GM cuts workers and plants as it shifts focus to electric vehicles

The company is cutting 15 percent of its workforce and shuttering five plants.

General Motors announced today that is planning to lay off 15 percent of its contract workers, shutter five plants in North America, and discontinue production on six vehicle models next year. The move comes as part of a major restructuring of the car manufacturer that has been suffering from lagging sales. Going forward, GM intends to focus on electric and autonomous vehicle programs, just like basically every other car maker.

As many as 14,000 salaried and contract workers will be out of work as a result of GM's new roadmap. The company is also "unallocating" resources to plants in Oshawa, Ontario, Canada; Detroit, Michigan; Warren, Michigan; White Marsh, Maryland; and Warren, Ohio. The decision puts the future of those plants in limbo, but they will at least see a decrease in production if not a complete shut down.

In addition to major slashes to its assembly lines, GM will also cease production on six vehicles, according to USA Today: Cadillac XTS and CT6, Buick LaCrosse and Chevy Impala, Cruze and Volt. The decision to cut out the Volt, a plug-in hybrid vehicle, seems odd given GM's promise to focus on electric cars. It also marks the death of one of the cars lauded as a success for the company following its bankruptcy in 2009. The decision follows fellow American automaker Ford's decision to kill off production of most of its vehicles earlier this year.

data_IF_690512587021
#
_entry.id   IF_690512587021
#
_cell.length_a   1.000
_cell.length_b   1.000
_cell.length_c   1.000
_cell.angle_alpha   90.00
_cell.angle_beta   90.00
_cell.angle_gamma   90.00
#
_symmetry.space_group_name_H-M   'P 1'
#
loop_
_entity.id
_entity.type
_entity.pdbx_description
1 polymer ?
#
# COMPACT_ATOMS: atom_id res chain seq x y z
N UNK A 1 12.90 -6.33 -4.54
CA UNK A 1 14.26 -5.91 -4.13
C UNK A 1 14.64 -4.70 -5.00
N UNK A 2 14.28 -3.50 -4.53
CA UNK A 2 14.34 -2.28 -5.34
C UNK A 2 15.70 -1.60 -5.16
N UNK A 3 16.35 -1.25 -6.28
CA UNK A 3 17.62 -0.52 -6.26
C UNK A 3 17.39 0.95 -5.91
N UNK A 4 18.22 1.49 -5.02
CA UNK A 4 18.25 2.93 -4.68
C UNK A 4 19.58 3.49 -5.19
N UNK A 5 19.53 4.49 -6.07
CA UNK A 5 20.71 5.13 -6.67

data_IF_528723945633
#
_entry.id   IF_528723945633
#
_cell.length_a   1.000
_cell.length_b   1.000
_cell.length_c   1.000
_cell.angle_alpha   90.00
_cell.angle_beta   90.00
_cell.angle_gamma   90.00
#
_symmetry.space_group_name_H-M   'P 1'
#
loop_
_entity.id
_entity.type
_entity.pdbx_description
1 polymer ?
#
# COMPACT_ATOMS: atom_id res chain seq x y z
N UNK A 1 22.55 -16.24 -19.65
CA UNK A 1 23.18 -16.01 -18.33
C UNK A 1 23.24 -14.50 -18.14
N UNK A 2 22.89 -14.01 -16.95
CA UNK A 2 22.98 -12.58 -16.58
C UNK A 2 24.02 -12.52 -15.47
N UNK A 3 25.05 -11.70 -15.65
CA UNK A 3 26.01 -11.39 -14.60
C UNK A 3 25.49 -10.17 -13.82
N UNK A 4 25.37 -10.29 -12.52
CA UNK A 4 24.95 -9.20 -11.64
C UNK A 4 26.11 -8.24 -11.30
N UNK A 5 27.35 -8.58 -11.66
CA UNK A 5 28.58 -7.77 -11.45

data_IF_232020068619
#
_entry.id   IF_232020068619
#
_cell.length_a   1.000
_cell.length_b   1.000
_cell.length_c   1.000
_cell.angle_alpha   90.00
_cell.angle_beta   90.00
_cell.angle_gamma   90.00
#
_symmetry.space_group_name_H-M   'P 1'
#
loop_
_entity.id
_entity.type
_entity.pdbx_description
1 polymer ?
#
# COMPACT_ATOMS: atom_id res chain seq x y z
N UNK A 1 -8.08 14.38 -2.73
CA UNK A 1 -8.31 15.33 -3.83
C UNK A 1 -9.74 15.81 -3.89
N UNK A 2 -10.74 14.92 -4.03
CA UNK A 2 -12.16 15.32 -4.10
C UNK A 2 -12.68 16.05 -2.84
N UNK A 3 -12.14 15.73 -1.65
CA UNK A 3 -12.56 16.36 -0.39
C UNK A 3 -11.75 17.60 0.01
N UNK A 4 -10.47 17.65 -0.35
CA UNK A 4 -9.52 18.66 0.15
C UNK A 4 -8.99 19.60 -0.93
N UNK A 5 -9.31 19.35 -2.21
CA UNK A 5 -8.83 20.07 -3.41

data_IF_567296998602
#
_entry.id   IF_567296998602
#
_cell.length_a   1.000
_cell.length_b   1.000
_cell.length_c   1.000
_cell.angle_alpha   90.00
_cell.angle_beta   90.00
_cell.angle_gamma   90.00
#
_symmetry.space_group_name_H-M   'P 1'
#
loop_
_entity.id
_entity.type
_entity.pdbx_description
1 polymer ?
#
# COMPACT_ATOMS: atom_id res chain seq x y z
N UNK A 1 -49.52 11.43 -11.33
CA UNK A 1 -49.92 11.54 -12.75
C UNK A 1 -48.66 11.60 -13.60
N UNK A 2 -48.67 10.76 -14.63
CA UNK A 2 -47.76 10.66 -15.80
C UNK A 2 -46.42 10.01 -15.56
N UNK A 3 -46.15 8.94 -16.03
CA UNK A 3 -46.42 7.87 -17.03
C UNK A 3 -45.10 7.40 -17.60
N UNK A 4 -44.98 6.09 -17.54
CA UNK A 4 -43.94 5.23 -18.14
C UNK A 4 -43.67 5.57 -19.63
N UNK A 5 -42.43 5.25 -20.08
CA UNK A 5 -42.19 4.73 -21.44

GM's restructuring, which the company claims will free up $6 billion in cash flow by 2021, comes in the midst of an ongoing trade war being carried out between the United States and a number of countries including Canada and China. Reuters reported the Trump administration's tariffs on imported steel have cost GM $1 billion this year. President Trump previously promised the trade negotiations and corporate tax cuts would result in companies like GM creating jobs rather than slashing them.